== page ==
Lowland Plains on Venus

Posted on Mon, May 2 2016
Planet Venus Image

The Venusian surface, masked by thick cloud cover, remained a mystery until the utilization of radar. Applying Synthetic Aperture Radar (SAR), the Magellan mission imaged 98 percent onus. Data revealed volcanism as the dominant process, as well as a terrain with interesting intermittent high standing regions, surrounded by the less dramatic lowland plains. Attention immediately centered on the highland regions, while the lowlands were relatively ignored. Dr. Zimbelman determined the flow field stratigraphy around Sekmet Mons Volcano, in Kawelu Planitia exposes a more complex and diverse lowlands landscape than initially thought and sheds light on this previously overlooked expansive region of Venus.

Venus -- Lowland Plains

Dr. Zimbelman's work goes one step further than simply mapping the Venusian low land surface; it involves deciphering the relationship between features including their relative geologic ages, as well as their direction and mode of formation. The area of study encompasses 30° – 50° latitude and 230° – 260° longitude (see Figure 1) where Sekmet Mons Volcano is the largest landform, measuring ~ 240 km in diameter and a height of ~ 2 km1. The heart of the study, however, focuses on discovering the relative age, texture, and source of the surrounding plains that exhibited lobe-like morphology, called the lobate plains, to better understand the region as a whole.

The lobate plains are the second youngest feature, preceded only by a few impact craters, of the investigated area. It was determined that the flows trend from the SW to the NE. Instead of just one volcanic source, the plains have multiple source areas: Seket Mons, Venilia Mons, which is another volcanic construct, and the intersections of major fracture zones1. The diversity of sources may reflect variations in eruptive style or represent different stages in a continuum of related volcanism1. The ambiguity regarding the situation represents a topic that needs further investigation.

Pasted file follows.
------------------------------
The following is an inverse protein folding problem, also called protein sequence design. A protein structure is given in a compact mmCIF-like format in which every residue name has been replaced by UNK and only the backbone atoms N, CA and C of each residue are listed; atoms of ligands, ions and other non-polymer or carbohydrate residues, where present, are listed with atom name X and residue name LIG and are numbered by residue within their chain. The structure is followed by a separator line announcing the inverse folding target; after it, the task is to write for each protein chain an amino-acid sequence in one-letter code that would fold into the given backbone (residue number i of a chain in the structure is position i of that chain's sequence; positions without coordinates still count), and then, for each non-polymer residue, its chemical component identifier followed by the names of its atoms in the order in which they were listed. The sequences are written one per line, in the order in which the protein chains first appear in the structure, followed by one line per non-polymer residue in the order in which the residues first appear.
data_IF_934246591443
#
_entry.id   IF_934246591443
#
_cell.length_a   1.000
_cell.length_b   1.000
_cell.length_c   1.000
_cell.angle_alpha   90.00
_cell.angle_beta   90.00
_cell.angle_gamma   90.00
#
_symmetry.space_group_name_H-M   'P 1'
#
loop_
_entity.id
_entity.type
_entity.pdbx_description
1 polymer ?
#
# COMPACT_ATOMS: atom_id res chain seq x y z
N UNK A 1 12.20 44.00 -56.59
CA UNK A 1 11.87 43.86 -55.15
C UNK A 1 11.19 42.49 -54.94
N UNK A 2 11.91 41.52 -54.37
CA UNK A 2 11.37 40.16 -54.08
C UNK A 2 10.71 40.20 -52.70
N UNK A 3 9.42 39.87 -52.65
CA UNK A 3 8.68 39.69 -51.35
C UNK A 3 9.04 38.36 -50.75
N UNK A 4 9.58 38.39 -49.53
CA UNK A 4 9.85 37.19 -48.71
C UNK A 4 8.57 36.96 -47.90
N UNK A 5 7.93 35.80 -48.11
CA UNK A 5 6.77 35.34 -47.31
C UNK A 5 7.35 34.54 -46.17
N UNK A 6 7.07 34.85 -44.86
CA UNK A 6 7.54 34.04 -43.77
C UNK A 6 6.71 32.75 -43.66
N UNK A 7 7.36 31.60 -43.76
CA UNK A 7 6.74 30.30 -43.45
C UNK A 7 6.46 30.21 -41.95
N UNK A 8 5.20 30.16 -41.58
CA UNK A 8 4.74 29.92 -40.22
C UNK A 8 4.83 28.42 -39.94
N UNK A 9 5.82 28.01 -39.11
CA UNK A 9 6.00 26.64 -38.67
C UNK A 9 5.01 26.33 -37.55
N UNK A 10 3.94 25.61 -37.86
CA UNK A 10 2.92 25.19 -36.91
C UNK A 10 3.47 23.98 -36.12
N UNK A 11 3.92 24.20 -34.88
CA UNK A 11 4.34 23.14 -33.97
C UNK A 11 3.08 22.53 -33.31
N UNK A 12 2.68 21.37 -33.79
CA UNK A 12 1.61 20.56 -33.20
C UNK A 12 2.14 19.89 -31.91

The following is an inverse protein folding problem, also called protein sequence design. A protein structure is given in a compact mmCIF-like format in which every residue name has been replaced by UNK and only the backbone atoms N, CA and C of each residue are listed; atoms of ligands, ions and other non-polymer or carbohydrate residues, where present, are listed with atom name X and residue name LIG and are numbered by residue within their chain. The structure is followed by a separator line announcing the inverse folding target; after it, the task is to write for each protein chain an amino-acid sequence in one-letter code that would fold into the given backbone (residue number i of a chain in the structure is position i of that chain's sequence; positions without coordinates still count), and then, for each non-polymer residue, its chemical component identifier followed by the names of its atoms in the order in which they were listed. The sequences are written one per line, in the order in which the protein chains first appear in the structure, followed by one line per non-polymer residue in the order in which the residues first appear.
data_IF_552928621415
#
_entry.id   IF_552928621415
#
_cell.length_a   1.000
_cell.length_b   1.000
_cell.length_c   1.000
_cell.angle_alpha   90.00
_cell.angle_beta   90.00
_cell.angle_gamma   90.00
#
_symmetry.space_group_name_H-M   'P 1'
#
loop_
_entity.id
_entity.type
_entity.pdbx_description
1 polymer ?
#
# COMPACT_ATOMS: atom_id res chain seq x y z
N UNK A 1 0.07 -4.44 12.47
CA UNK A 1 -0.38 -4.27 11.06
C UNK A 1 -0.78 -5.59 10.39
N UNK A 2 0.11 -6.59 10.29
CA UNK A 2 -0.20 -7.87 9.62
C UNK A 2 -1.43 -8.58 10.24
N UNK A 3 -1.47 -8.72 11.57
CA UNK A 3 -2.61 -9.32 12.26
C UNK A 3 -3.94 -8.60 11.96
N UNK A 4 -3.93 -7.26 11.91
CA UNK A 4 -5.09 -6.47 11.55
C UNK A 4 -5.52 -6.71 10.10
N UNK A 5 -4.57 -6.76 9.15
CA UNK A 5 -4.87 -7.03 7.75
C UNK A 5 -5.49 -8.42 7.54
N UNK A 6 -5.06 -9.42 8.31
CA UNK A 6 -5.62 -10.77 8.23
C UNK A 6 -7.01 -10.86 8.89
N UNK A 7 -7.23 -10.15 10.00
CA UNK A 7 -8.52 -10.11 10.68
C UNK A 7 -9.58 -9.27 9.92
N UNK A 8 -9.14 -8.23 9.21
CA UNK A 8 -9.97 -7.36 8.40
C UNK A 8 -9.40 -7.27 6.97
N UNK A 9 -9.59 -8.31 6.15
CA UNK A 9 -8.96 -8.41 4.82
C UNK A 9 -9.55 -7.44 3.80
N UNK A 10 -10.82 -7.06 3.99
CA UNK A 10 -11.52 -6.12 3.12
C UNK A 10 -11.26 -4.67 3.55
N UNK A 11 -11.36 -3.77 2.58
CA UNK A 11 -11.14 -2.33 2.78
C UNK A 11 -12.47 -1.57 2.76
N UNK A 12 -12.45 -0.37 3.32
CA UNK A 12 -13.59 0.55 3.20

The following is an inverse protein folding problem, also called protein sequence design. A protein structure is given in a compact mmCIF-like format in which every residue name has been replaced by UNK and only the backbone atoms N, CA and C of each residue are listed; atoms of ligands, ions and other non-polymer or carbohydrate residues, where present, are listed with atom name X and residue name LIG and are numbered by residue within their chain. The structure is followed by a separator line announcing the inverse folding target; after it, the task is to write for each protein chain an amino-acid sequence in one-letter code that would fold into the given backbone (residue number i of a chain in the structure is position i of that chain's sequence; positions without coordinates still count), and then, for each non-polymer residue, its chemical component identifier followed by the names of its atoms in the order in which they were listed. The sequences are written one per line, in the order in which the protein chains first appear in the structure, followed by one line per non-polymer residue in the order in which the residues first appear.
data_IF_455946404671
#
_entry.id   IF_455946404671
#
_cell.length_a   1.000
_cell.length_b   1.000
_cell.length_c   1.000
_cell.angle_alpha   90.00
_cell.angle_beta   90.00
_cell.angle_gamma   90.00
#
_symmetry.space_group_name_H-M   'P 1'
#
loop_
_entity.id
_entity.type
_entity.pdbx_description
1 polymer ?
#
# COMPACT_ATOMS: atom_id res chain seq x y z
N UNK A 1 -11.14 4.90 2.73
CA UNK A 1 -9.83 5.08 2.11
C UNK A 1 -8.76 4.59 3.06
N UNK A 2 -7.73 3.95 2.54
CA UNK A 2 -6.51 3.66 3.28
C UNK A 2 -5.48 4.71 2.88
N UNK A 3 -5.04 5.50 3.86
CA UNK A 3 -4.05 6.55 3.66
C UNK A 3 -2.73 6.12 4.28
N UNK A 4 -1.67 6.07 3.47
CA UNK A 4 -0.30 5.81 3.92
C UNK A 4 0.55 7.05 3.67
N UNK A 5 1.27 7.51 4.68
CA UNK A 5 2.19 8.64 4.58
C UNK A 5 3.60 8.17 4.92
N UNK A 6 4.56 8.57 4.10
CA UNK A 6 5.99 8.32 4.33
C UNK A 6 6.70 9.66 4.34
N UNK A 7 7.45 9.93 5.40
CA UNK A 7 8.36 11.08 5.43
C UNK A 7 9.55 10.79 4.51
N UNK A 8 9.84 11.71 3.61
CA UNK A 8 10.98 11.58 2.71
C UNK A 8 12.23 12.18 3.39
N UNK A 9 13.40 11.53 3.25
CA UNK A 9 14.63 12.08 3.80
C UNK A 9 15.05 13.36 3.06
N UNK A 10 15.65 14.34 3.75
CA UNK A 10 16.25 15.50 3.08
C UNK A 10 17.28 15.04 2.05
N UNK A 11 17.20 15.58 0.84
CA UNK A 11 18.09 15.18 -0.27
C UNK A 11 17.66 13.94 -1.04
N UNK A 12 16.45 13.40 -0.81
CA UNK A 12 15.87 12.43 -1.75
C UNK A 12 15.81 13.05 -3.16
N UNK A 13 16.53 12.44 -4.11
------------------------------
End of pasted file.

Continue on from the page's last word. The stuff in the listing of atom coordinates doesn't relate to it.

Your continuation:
Radar reveals the plains to be composed of pahoehoe, smooth or billowy basaltic lava, in contrast to the rougher textured a'a lava. Knowing the texture, researchers can refer to similar settings on Earth, called analogs, to define constraints for the lava flow conditions and make inferences on the lava flow rates and amounts. In this case, comparisons are made with Carrizozo flow in New Mexico that also has comparably large pahoehoe lava flows lava2. Using the history and knowledge of Carrizozo, it is hypothesized that the plains are more likely a result of moderate output of 50 to 500 m3/s over a long period of time, ranging between 14,000 and 1400 Earth years1. Applying these Kawelu Planitia-specific rates to the entire northern plains portion of the planet yields a resurfacing in 1.4 million to 140 thousand Earth years at the rate of 50 to 500 m3/s1. This estimate is consistent with the generally accepted concept, derived by various superposition studies and crater counts, that the current Venusian surface is relatively young compared to the other inner planets like Mercury and Mars.


1. Zimbelman, J.R., 2003. Flow field stratigraphy surrounding Sekmet Mons volcano, Kawelu Planetia, Venus. J. Geophys. Res. - Planets 108, E5, doi: 10.1029/2002JE001965.
2. Crumpler, L.S., Aubele, J.C., Zimbelman, J.R., 2007. Volcanic features of New Mexico analogous to volcanic features on Mars. In The Geology of Mars (M. Chapman, Ed.), pp. 95-125, Cambridge Univ. Press, Cambridge, UK.

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